The commander of one western fort blamed desertion on "opportunities for indulgence in dissapation." He argued, "Men who dissipate all night do not feel much like
attending to duty in the morning." Certainly from its founding Cheyenne provided an opportunity for
dissapation. In 1870, as an example, one newspaper complained about a "house of loose architecture." By 1900, there were at least 15 such houses mostly on
the west end of town, convenient to the fort. Indeed, the convenience was made easier by the presence of the street railway which charged only a nickle for the
ride into town. Before the street railway, on post were "launderesses." At D. A. Russell in 1877, there were some 24 launderesses.
Five were married. Of the reminder, 17 had children. In 1912, the city began to crack down on the
cheap parlor houses by increasing the monthly fines.
Barracks, Troop L, 9th Cavalry, approx. 1909.
In 1884, the fort was designated as a permanent installation. The advantage of the fort was that it was on major railroads and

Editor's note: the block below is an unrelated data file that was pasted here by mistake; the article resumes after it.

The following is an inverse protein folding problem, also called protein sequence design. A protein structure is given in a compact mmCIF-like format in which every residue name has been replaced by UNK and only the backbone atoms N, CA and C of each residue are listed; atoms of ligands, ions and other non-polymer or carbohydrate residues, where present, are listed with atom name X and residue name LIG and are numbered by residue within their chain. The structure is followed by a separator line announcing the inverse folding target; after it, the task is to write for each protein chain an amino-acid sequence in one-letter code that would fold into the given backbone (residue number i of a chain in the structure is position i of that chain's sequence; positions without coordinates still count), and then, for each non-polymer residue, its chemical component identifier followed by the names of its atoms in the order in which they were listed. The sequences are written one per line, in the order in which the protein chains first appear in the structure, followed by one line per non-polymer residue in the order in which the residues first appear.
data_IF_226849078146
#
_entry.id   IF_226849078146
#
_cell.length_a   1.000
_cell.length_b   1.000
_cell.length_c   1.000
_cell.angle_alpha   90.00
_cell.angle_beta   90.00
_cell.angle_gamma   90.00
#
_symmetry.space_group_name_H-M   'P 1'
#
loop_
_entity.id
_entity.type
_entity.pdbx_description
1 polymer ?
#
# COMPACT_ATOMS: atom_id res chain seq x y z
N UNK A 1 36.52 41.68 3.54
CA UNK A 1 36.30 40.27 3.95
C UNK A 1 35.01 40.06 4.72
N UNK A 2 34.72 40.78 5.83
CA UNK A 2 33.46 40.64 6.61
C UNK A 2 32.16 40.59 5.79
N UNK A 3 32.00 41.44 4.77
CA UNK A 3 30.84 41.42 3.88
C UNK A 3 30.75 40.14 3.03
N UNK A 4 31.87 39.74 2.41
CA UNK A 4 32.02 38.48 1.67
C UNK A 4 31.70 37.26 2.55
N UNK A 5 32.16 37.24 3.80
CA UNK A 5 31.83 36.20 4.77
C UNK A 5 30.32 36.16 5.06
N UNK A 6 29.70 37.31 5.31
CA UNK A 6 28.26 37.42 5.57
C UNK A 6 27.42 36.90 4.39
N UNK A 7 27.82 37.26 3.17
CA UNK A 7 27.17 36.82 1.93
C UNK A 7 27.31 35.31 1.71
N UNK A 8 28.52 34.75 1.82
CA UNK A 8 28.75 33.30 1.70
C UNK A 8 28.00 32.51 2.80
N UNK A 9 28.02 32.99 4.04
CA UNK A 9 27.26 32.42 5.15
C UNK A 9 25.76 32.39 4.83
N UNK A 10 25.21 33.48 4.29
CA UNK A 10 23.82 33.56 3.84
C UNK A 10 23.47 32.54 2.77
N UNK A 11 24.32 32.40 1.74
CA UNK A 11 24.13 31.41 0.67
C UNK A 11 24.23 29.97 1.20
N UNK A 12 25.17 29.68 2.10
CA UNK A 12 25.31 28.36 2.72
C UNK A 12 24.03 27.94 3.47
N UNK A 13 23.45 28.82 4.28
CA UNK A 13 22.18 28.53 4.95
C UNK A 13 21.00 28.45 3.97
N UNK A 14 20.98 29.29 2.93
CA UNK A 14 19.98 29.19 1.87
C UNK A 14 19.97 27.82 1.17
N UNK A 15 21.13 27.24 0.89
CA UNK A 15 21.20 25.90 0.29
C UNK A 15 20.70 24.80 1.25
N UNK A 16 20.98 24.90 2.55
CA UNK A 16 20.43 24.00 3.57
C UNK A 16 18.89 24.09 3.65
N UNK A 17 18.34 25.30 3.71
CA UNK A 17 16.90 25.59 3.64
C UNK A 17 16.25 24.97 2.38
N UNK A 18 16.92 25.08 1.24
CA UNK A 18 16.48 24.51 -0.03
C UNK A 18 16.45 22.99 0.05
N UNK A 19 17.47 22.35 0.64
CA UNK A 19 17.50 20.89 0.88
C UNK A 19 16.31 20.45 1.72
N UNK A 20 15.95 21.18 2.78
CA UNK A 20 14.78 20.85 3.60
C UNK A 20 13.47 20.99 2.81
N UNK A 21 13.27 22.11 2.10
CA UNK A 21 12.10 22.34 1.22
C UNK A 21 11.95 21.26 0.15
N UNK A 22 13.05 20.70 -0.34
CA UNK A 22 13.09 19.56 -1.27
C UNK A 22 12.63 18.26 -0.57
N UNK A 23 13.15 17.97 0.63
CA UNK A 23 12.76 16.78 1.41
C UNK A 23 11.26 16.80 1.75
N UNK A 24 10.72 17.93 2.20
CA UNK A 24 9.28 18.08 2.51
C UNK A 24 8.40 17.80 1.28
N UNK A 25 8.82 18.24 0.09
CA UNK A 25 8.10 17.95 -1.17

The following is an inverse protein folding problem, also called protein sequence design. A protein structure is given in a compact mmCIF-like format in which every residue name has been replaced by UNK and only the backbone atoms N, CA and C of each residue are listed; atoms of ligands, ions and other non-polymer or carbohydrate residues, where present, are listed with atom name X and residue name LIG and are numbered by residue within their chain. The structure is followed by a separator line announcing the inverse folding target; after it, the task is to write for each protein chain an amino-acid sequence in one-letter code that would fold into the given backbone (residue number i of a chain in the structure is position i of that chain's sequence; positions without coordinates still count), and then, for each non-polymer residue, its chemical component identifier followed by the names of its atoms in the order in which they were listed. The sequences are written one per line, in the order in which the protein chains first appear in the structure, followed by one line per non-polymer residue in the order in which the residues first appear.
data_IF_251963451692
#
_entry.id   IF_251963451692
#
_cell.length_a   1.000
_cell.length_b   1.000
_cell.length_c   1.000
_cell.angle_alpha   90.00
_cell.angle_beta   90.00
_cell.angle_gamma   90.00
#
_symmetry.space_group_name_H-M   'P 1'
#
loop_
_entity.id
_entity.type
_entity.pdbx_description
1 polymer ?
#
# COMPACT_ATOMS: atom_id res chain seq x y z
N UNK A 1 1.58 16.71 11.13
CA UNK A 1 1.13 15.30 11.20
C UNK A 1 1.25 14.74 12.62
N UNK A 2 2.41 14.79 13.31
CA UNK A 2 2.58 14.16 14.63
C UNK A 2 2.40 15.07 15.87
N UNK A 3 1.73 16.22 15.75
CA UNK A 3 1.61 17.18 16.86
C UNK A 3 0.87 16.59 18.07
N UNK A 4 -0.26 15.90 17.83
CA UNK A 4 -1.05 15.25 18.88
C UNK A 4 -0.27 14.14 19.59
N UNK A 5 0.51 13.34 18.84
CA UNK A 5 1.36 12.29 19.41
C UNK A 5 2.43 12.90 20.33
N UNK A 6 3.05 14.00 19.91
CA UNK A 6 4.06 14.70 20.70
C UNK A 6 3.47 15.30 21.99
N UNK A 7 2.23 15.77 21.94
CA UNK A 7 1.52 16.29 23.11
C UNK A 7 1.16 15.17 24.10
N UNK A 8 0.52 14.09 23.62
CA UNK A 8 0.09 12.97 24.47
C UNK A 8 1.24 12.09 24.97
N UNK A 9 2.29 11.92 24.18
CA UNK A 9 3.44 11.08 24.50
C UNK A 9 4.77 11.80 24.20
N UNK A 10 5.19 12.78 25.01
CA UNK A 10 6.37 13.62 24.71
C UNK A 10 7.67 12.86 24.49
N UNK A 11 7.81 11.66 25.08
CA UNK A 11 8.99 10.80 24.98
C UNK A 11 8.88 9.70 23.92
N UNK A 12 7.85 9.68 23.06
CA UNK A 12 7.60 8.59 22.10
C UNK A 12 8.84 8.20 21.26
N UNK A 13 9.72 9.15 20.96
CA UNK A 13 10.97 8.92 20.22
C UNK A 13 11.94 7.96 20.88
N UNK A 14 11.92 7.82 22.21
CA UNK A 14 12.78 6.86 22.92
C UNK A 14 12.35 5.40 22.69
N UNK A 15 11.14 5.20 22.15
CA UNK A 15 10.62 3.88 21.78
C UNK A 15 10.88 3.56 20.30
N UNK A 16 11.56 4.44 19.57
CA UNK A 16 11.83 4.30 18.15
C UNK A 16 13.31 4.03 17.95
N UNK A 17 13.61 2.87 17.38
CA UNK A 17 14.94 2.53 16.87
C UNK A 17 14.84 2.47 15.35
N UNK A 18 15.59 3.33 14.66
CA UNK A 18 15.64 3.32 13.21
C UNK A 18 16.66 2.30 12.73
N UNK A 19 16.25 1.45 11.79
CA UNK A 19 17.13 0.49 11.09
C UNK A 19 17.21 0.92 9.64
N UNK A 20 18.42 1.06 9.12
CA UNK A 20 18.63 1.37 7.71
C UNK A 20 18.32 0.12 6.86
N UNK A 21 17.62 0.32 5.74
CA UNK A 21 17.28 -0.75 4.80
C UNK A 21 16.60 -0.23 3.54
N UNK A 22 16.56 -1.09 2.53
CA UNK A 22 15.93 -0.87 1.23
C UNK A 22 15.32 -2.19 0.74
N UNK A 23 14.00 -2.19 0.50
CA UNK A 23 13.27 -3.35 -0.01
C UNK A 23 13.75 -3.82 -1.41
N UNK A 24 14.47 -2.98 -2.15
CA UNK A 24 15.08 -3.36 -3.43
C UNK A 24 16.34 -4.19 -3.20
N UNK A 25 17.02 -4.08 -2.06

midway between the Canadian and Mexican borders. Thus, there began a program of
reconstruction of the fort as depicted in the remaining photos.
Riding Hall with supply wagons parked in front.
The fort was named after
Brig. Gen. [Brevet Major General] David Alan Russell, who was killed at the
Battle of Opequon Creek near Winchester, Va., on Sept. 19, 1864. His Confederate opposite, Major Gen. Robert
E. Rhodes, was killed in the same battle. As a note, Union forces named battles after
adjacent creeks, while Confederate forces named the battles after nearby towns, i. e.
First Manassas and Second Manassas were named by the Confederates after the nearby
town of Manassas, Virginia, and are the same battles as First Bull Run and Second Bull Run named by the
Union after the nearby creek. Accordingly, some sources refer to Russell as being killed at
Supply Wagons for 315th Cavalry.
The 315th was organized in 1917 and was disbanded during World War II. With the fort's central location midway between the Canadian and Mexican borders and halfway between
the two coasts on a railroad, the fort rapidly became a central supply point for the
military in the central United States.
Stables, Fort Russell, undated.
In 1884, the fort was made a permanent installation. The following year
a program of building the structures depicted on this page began. In 1886, the 9th Cavalry of
"Buffalo Soldiers" was asigned to the post. The fort at one time became the
largest cavalry post in the country. Cavalry remained at the fort until 1927.
Cavalry, Ft. D. A. Russell, 1925. Photo by J. Shimitz.
Next page: Fort D. A. Russell continued.